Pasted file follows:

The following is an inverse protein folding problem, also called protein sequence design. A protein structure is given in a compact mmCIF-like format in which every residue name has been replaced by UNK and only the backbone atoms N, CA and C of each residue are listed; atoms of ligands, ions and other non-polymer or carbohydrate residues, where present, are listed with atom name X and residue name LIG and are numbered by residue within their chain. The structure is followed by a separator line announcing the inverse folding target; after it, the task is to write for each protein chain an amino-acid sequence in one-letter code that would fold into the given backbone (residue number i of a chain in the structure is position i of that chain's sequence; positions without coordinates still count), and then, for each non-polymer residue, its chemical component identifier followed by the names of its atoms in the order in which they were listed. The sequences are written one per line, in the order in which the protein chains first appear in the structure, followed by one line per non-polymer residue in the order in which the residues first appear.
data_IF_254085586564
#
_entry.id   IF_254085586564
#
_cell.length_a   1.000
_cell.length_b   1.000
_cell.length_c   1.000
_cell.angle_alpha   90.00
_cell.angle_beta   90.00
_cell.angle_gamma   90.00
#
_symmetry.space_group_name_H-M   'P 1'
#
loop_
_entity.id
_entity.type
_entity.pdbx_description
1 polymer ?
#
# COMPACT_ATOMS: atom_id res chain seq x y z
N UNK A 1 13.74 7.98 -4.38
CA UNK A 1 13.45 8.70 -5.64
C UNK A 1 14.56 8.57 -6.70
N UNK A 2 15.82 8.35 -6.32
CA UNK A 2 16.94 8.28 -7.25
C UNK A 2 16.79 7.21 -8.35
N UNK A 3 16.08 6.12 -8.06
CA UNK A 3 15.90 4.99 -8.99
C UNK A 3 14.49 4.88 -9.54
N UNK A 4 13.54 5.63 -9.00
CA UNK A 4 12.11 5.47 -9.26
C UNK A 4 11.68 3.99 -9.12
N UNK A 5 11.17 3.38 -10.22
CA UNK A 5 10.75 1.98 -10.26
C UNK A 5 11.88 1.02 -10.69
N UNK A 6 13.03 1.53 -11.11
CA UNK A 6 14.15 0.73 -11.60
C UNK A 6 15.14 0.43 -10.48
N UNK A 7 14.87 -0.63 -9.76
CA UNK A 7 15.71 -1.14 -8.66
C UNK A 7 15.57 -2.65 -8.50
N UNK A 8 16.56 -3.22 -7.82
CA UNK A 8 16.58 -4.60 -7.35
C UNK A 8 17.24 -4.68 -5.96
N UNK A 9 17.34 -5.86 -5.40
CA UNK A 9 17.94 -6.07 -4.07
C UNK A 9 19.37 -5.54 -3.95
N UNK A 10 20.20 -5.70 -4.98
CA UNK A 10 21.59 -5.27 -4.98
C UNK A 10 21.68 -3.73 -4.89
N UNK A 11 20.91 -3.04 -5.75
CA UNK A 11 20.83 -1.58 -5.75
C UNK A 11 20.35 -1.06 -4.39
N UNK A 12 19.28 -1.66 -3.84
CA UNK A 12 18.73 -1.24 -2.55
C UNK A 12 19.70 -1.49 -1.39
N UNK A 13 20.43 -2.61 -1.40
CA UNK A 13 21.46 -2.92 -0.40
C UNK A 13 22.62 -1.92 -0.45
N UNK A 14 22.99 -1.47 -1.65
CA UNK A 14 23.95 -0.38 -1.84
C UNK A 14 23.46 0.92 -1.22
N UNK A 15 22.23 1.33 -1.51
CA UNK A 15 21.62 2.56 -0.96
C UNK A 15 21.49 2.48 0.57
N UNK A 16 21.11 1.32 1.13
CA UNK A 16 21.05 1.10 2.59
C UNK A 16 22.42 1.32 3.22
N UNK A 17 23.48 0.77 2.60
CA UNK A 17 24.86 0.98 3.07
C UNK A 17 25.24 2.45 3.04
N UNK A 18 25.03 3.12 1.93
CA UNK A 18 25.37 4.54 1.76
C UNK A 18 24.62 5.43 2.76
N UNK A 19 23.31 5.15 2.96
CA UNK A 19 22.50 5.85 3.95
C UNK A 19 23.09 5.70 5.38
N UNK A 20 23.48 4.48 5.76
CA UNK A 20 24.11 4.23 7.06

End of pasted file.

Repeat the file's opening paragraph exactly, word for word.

The following is an inverse protein folding problem, also called protein sequence design. A protein structure is given in a compact mmCIF-like format in which every residue name has been replaced by UNK and only the backbone atoms N, CA and C of each residue are listed; atoms of ligands, ions and other non-polymer or carbohydrate residues, where present, are listed with atom name X and residue name LIG and are numbered by residue within their chain. The structure is followed by a separator line announcing the inverse folding target; after it, the task is to write for each protein chain an amino-acid sequence in one-letter code that would fold into the given backbone (residue number i of a chain in the structure is position i of that chain's sequence; positions without coordinates still count), and then, for each non-polymer residue, its chemical component identifier followed by the names of its atoms in the order in which they were listed. The sequences are written one per line, in the order in which the protein chains first appear in the structure, followed by one line per non-polymer residue in the order in which the residues first appear.